It’s just the second day of school and already the honeymoon is fading. Matthew is late, Juanita comes unprepared and strange noises are coming from Carson. You can feel yourself struggling to keep your cool, not to mention the attention of your students. Summer vacation is starting to feel like it never happened.
In an era of pressure to produce achievement, nothing can undermine a classroom climate conducive to learning more quickly than a host of minor irritating behaviors that by themselves aren’t worthy of reading the riot act, but collectively erode the positive energy we and our students need to attain success. Although effectively managing student behavior is multi-faceted, there are a few especially important things to do very early in the school year to set the proper tone.
Make your first words and actions enthusiastic & welcoming
Let your students know how glad you are to meet or see them again and how much you are looking forward to having a great year together.
I am so glad to have you all in our class and to get to know all of you. There are a lot of great things we’ll be doing and lots of new stuff to learn. (Depending on age) Some of you have loved school and done very well in the past while others maybe haven’t so far. In this class, you will be successful if you bring your success “APPPP” every day (Appear, Prepare, Plan, Practice and Persist). Soon I’ll explain what that means. But first, I want to tell you a little bit about myself (share a little about yourself personally – family, hobbies etc). Does anyone have any questions you’d like to ask me about myself? (If you are comfortable, do something next to have them get to know each other such as a “Find someone who” activity was born in the same month” (i.e. ‘Find someone who was born in the same month as you’ and nine or ten more specifics).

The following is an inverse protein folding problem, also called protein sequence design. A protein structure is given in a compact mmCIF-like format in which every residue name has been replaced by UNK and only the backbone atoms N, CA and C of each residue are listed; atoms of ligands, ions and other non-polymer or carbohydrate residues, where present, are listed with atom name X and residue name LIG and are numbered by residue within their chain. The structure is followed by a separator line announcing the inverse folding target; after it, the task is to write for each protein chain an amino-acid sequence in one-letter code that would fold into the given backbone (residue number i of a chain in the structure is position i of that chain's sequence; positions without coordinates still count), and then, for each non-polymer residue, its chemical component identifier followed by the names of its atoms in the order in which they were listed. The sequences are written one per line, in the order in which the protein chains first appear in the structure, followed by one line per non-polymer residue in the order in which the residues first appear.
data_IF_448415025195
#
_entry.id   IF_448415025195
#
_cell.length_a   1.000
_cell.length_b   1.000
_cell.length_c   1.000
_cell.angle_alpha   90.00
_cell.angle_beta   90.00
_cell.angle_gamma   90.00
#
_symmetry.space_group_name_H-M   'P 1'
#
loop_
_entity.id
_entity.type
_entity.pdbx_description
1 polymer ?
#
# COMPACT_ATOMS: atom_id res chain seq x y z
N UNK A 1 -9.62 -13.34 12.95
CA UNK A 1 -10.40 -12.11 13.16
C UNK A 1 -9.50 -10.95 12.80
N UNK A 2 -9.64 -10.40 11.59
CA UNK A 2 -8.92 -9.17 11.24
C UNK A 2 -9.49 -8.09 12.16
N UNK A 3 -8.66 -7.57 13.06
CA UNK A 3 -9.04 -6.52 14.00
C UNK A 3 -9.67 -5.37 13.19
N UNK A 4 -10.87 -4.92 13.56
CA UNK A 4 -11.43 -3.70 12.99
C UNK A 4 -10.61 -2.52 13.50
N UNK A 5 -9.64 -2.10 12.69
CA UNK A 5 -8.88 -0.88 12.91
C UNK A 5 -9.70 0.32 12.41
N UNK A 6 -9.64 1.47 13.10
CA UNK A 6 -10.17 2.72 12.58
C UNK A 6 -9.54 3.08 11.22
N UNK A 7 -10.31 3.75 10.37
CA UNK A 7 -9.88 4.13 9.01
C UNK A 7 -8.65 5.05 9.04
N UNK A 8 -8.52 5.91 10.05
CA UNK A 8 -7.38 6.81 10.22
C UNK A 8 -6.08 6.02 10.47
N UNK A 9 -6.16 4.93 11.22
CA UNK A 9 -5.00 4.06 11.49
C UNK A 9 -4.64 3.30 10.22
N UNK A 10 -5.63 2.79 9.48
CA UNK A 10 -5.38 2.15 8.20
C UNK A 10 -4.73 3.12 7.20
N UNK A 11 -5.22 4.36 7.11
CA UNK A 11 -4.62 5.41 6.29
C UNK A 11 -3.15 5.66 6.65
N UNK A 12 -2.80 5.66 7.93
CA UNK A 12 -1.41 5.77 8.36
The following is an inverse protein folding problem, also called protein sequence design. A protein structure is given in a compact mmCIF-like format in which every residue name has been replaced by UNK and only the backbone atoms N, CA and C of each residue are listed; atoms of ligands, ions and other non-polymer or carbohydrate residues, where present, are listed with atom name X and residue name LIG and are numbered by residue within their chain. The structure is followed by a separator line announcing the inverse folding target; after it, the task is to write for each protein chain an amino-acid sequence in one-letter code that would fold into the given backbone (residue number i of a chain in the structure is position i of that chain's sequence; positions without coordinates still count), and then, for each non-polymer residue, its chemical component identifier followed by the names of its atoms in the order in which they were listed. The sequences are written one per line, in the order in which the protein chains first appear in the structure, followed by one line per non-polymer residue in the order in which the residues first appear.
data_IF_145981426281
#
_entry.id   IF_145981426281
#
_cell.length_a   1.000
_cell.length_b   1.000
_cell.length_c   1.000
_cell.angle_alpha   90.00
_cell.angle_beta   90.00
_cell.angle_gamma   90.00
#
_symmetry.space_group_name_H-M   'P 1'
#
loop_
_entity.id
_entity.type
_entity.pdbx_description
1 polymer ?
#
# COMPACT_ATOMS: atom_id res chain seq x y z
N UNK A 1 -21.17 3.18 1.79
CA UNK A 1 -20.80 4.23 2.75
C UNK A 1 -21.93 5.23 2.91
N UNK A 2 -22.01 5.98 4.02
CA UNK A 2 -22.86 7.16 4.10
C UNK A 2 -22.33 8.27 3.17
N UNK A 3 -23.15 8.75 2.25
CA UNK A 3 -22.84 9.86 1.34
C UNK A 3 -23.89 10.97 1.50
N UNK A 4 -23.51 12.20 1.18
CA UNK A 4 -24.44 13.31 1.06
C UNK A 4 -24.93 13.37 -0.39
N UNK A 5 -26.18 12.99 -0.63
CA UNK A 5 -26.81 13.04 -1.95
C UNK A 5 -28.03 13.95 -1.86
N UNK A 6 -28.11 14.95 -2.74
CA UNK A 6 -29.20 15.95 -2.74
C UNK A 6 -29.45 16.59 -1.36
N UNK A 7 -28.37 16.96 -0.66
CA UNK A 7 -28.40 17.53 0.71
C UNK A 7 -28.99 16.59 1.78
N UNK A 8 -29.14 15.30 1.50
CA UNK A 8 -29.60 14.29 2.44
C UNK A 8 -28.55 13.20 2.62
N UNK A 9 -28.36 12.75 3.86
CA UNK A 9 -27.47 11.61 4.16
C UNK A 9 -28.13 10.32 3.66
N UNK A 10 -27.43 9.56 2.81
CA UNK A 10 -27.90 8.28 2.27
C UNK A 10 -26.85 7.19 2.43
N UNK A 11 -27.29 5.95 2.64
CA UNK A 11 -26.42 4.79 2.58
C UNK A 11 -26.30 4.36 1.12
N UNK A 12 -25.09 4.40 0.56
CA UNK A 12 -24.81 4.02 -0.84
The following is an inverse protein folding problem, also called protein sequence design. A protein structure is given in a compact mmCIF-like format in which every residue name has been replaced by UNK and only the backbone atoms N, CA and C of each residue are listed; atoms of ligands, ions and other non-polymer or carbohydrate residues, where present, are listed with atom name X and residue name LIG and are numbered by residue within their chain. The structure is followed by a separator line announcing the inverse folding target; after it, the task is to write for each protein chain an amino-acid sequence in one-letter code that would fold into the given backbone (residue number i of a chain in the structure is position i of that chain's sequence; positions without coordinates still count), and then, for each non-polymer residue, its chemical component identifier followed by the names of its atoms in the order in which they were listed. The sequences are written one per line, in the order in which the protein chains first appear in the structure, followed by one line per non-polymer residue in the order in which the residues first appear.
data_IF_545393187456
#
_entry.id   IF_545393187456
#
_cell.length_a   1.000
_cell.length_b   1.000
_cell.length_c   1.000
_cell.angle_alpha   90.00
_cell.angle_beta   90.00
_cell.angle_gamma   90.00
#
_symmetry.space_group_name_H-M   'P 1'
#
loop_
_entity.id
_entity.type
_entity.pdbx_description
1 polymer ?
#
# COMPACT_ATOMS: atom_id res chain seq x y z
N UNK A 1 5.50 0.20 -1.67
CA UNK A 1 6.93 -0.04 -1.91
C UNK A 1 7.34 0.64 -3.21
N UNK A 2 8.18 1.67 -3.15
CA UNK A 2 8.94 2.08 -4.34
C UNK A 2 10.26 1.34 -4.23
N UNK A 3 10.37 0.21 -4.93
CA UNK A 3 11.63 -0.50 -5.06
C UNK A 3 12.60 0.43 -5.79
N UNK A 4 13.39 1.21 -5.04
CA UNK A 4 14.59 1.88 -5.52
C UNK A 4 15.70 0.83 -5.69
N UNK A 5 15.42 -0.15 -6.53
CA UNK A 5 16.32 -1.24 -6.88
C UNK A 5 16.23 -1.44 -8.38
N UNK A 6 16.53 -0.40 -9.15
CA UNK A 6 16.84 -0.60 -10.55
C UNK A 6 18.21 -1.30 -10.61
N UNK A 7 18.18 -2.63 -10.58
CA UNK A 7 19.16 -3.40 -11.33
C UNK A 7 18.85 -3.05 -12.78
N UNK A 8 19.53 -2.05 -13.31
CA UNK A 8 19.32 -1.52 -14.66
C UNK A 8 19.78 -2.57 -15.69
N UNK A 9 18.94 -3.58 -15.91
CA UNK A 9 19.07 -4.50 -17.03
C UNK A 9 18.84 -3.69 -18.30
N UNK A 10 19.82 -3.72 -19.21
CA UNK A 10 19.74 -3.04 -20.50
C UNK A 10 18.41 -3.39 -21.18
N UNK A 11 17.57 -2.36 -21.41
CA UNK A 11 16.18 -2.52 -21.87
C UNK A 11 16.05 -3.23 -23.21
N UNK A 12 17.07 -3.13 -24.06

Set guidelines for how you plan to handle misbehaviour
In their widely acclaimed book, The First Days of School, the Wongs convincingly explain why routines are so important for effective classroom management and offer comprehensive suggestions about how to establish them. As well, depending on the term they prefer, most teachers understand the importance of establishing rules, expectations, guidelines, norms and/or limits. Equally important but often overlooked is to let students know the routine for how you will usually give individual feedback including consequences.
- There will be many times this year that I will be dropping by your desk with an individual message that is only for your ears. It is the way I usually give feedback that tells you what I think you are doing well or how I think you could do better. Since the feedback belongs to that individual, I will not be sharing it with anyone else in this class. The individual message will be between that student and me and nobody else.